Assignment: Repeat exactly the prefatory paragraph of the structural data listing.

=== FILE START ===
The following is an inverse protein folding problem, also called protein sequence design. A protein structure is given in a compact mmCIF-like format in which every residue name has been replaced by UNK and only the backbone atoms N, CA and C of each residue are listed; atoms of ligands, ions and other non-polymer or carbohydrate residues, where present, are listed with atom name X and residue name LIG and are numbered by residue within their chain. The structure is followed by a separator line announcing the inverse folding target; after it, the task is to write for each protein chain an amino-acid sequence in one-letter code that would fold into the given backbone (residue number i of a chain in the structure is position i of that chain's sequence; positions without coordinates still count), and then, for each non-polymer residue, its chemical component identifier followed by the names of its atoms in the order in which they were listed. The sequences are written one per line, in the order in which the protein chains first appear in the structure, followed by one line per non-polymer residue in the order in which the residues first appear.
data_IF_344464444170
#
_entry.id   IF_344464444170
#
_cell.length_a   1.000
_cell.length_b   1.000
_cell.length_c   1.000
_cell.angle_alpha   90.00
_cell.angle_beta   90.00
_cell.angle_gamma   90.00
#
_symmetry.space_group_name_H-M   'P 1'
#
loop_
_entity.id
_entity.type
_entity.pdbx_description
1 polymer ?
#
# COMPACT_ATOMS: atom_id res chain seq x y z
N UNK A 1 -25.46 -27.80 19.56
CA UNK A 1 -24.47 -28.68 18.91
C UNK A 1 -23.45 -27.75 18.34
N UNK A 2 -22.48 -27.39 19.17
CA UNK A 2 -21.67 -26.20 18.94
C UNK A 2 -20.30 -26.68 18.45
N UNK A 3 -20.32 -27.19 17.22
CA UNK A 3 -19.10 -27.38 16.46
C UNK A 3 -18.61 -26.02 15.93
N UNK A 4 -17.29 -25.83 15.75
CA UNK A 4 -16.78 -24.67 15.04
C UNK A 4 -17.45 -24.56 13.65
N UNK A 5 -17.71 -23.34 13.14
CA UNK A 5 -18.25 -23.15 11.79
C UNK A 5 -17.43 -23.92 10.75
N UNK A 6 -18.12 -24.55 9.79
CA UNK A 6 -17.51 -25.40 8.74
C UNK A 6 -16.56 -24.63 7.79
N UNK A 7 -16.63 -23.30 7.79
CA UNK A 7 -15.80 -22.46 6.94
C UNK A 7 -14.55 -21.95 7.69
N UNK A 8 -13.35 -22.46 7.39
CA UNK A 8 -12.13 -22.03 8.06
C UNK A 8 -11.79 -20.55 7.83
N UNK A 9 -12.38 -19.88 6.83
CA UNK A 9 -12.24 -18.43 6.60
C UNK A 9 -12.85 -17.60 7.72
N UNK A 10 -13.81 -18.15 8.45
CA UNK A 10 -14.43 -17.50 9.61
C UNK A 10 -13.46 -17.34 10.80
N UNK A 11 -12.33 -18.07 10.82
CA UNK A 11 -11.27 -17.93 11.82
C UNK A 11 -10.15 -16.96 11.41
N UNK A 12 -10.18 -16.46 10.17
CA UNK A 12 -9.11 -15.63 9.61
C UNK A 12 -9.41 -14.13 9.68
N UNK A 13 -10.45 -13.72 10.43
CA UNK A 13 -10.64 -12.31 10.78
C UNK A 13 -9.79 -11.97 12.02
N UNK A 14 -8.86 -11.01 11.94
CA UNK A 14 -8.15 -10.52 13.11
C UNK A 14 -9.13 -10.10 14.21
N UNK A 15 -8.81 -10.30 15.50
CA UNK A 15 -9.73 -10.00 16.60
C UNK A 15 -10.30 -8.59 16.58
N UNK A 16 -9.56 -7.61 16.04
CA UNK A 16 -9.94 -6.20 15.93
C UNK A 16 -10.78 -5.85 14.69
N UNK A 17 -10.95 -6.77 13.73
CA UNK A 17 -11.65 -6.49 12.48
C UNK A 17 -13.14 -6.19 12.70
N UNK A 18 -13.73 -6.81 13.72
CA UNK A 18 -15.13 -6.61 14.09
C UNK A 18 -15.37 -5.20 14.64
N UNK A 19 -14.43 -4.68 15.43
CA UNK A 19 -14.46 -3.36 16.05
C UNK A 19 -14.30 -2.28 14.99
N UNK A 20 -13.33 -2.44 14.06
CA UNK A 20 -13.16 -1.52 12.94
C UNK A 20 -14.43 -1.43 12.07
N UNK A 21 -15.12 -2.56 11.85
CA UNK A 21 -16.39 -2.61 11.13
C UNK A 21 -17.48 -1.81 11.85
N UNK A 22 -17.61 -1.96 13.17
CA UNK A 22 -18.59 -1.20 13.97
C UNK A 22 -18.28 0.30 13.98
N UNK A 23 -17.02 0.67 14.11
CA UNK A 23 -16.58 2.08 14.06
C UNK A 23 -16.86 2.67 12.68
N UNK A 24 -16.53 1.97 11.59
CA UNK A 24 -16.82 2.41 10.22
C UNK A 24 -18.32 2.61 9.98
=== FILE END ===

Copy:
The following is an inverse protein folding problem, also called protein sequence design. A protein structure is given in a compact mmCIF-like format in which every residue name has been replaced by UNK and only the backbone atoms N, CA and C of each residue are listed; atoms of ligands, ions and other non-polymer or carbohydrate residues, where present, are listed with atom name X and residue name LIG and are numbered by residue within their chain. The structure is followed by a separator line announcing the inverse folding target; after it, the task is to write for each protein chain an amino-acid sequence in one-letter code that would fold into the given backbone (residue number i of a chain in the structure is position i of that chain's sequence; positions without coordinates still count), and then, for each non-polymer residue, its chemical component identifier followed by the names of its atoms in the order in which they were listed. The sequences are written one per line, in the order in which the protein chains first appear in the structure, followed by one line per non-polymer residue in the order in which the residues first appear.